Race day was typically baffling for New England. The forecast? Ugly. The reality? Not bad, indeed, quite pleasant, surprisingly precipitation free. But knowing the course headed to the sea, I anticipated wind and cold, and layered up a bit. When my third leg finally came about, the wind did kick up, but not where expected. And it wasn’t that cold. Go figure. But the bigger baffling wildcard was that I told my team I’d crank out my 7.3 mile leg at 6:25 pace, based on recent races. It occurred to me later that I’d never tried to hold that pace without others around me also holding that pace. With our not-terribly-fast-but-not-terribly-slow guy taking leg two, I realized I’d take the baton amidst a place in the pack where the average pace was a good minute slower. I’d have to push for that predicted pace unassisted, something I’d never done before. You can think about this stuff for only so long, then time takes no prisoners and it’s time to go. Dave ambled in and it was off to the races, baton in hand, ready for some Tonya Harding action if the need arose.
If I had one criticism of the event, it was that the splits weren’t well marked. And that was the one thing I really needed in my pace-doubting state-of-mind. Being a half-marathon-length two-lap course and starting my leg at the half-marathon point going into the second lap (appropriate, eh?), one would expect to see mile 14, then mile 1 a tenth further on, and so forth. But mileposts 14 & 1 were nowhere to be seen. Markers 15 & 2 did appear, about, oh, say, about yay far apart as expected, but 17 & 4 (yes, 16 & 3 were also AWOL) were a very different distance apart. As were 19 & 6. So while my split from 2 to 4 was reassuring in absolute terms, I certainly wasn’t confident it was anywhere near accurate.
So what? Just run. It was a seven and a third mile sprint, which for me is not my forte. But the number of people we had “in theatre”, on top of the manner on which the course loops on itself offered a constant stream of teammate and friend encounters with constant shouts of encouragement – more than I’d ever heard in any one race. And the scenery bordered on sublime, past Hyannis’ inner harbor, out to the sea, lighthouses, beach homes, the Kennedys’ neighborhood, it’s all good. Finally, the last bend appeared before the long stretch to the exchange zone at Crane’s Beach, and I could see Rocket John ahead. I thought he was going to pace me in, but when he saw me, he turned tail and flew off to warn our fourth leg of my arrival. I was momentarily demotivated, but, being a big boy, I figured it out and got over it. Into the exchange zone, almost fell over Dan, and done. At 6:20, ahead of my pace. Woo hoo!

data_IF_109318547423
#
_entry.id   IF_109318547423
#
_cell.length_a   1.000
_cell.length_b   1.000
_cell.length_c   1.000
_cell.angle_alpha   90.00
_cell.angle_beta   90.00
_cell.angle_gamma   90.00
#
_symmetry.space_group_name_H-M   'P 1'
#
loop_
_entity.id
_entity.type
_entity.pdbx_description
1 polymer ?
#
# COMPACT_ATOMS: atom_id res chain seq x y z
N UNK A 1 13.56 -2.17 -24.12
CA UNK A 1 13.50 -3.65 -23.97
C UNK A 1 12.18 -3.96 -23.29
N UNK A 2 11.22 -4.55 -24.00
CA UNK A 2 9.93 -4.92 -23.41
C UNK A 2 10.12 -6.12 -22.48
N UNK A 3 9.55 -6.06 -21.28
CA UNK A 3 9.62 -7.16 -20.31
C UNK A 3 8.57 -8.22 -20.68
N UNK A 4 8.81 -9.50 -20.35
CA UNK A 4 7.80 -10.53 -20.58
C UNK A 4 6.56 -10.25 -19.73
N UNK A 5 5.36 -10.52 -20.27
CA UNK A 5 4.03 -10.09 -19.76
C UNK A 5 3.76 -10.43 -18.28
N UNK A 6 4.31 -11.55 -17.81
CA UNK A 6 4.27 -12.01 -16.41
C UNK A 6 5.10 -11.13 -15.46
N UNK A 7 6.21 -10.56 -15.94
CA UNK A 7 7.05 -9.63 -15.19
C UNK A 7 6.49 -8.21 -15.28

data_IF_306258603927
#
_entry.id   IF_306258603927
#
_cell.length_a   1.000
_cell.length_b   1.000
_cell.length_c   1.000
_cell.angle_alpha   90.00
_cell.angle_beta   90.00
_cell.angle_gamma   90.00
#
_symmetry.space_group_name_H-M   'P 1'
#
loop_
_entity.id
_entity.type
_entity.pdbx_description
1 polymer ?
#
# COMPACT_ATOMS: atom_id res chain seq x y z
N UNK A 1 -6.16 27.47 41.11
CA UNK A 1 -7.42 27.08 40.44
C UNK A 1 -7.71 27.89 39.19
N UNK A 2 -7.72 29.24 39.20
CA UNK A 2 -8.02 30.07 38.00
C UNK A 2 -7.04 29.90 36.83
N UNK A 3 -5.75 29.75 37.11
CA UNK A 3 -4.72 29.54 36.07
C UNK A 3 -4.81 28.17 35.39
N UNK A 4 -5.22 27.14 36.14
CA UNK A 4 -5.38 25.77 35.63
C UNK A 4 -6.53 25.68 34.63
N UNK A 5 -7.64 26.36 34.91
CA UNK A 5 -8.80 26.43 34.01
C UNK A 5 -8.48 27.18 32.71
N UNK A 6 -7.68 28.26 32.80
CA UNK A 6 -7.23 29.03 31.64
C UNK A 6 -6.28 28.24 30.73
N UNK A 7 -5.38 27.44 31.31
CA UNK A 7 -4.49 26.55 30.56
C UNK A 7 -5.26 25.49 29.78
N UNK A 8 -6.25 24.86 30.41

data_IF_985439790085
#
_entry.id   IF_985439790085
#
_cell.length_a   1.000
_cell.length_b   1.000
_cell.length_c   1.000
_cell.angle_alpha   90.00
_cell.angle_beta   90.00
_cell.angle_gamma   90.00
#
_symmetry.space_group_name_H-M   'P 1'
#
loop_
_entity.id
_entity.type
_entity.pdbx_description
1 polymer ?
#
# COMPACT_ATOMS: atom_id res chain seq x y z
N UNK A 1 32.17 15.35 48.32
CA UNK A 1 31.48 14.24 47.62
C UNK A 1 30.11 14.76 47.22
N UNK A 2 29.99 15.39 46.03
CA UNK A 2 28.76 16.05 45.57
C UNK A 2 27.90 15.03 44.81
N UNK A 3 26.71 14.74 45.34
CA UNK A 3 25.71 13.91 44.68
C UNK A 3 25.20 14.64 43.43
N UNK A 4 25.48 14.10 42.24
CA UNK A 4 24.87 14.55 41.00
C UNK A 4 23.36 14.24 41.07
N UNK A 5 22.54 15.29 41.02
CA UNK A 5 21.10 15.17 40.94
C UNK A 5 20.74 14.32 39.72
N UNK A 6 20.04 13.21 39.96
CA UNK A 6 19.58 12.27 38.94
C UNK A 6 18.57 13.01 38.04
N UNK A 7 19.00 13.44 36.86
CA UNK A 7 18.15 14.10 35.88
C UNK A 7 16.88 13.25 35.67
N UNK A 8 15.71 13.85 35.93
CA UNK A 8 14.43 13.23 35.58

After a few minutes’ recovery, Rocket John and I decided to finish the half-marathon loop and run it back in. We quickly gave up trying to explain ourselves to onlookers as we cruised by looking chipper while those around us were slugging through the high miles. Having not found Dan dead and sprawled out on the course, we figured he’d done just fine on his leg, and he did – he too beat his forecast pace, and when the damage was tallied, we took home the coveted hand-painted quahog shell trophies that Hyannis is famous for. Even sweeter, I chanced across Bill Rodgers in the hotel as another team of relay winners asked him to sign their clams. I’m not real big on autographs, I mean, what do you really do with a piece of paper with someone’s name on it? But having the greatest runner ever (at least in my book) sign your trophy – well, that was simply way too sweet. A thrill I’d waited for since, oh, age 17 or so.
All this left but one order of business – that intra-club challenge, and a lesson to be learned. If you recall, I’d calculated 3:03:49, but dropped it to 3:03 to be simple. Dan crossed the line in 3:04:05. While being a minute-five off was nothing too shaggy, had I stuck to my engineering accuracy, we would have missed by a mere sixteen seconds! Sixteen seconds, I tell you! Now, our Clydesdales are claiming victory with a mere TWO second gap between prediction and actual, but that’s only if they use the gun time, not the official net time, by which we’ve got ‘em whupped. A protest has been filed with the IOC judges...stay tuned!